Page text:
After 2 years of getting a variety of diagnoses for Perrin - ranging from autism to bipolar disorder, we finally have what I think is the most accurate diagnosis for Perrin. We went to see a neuropsychiatrist on Friday who specializes in Tourette Syndrome; this is very difficult around here, as most neurologist seem to specialize in epilepsy. He spent well over an hour with Perrin, did extensive tests that involved some sort of brain helmet thing to test for ADHD, and Perrin's diagnosis is Tourette Syndrome with severe ADHD. He said he saw no reason to believe that any of his behaviors, which often mimic autism in young children, were anything other than the typical developmental progression of TS. In fact, Perrin seemed to have outgrown many of the behaviors that led to the ASD diagnosis originally. He said this was pretty typical. I even talked with John's mom to ask if John did any of the quirky things that Perrin does that led one psychiatrist to diagnose him with autism, and of course, he did all of them. It seems that most of Perrin's issues are from the ADHD; he tested as one of the most extreme cases he has seen. This is why Perrin is behind grade level in reading, can't sit still, and is often very moody. He even showed us in the brain where all of these disorders seem to overlap, all of it centering on the area of the brain affecting Tourette's. He was brilliant! I left feeling like we finally got it right. We're going to keep him on the risperdal because it has greatly improved both his tics and his mood regulation. We are thinking of adding an ADHD med, which he says shouldn't increase his tics now that he's on meds for them. I'm hopeful.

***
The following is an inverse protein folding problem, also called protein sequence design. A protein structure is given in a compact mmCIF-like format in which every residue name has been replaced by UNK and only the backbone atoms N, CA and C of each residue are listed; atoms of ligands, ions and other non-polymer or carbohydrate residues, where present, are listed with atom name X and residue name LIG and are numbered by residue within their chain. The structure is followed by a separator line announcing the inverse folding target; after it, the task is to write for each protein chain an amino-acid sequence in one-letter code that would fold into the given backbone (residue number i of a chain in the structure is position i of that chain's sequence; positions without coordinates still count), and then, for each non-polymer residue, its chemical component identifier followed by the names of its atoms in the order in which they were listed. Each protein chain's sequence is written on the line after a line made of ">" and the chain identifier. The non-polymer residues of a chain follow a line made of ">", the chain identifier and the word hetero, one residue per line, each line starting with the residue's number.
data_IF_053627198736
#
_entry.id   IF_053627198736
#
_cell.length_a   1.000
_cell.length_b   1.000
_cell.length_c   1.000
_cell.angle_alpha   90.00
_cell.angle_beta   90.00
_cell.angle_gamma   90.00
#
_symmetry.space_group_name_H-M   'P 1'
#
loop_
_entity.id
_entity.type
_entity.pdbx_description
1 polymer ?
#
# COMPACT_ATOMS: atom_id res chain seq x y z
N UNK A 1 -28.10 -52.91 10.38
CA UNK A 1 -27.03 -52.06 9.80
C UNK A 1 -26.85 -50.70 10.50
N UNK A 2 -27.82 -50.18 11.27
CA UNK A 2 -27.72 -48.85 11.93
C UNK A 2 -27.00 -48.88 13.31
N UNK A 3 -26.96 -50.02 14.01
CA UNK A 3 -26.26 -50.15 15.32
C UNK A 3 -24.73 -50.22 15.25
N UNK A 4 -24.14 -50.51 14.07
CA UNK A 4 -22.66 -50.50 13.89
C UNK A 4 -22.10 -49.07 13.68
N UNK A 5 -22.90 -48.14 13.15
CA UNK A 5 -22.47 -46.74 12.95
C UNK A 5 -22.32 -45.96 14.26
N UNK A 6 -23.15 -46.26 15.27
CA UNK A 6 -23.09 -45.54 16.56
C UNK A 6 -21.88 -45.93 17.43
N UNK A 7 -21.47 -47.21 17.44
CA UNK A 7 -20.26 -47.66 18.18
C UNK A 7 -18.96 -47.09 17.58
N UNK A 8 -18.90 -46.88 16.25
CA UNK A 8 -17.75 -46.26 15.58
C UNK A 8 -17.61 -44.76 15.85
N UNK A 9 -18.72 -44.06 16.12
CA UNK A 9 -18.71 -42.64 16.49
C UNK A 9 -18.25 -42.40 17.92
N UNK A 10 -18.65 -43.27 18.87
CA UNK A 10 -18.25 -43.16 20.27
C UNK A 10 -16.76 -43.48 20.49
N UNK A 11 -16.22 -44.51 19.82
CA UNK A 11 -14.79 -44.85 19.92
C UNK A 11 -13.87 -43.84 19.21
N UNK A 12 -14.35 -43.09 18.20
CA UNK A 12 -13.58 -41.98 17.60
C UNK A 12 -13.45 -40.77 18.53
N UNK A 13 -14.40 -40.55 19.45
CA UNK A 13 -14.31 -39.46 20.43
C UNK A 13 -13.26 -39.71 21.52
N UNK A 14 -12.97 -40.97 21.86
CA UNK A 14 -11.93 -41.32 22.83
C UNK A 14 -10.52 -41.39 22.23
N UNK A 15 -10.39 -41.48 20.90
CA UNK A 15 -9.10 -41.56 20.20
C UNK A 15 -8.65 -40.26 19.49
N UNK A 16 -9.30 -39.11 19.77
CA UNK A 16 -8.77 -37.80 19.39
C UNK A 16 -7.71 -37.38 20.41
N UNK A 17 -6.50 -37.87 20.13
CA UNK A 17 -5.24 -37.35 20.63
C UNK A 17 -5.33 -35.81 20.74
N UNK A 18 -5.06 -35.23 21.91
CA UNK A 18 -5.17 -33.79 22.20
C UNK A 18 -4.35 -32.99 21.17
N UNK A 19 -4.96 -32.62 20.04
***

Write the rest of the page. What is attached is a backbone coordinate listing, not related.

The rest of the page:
He's moving to a general ed class in a new school after spring break. I know it will cause anxiety, and that we may see some noncompliance and meltdowns during this time, and I've made that very clear to the team that will likely be working with him. Luckily they will be sending a teacher's aide that has worked with him one on one for the last 2 years, and she'll stay with him for 2 weeks to help him with the transition. I feel that with this new challenge, he will have a fighting chance of catching up and doing well. He's such a bright, amazing kid, and I think people are finally seeing his potential. Talking with this doctor, who agreed that Perrin was very smart, I am feeling more optimistic than I have in a long time.
Since we stopped having playdates during the school week, his mood has improved vastly. He's learned at least 15 new sight words in the last 2 weeks, and his reading has significantly improved as well. I can only imagine how quickly he'll be able to progress once we get him on a good ADHD medication.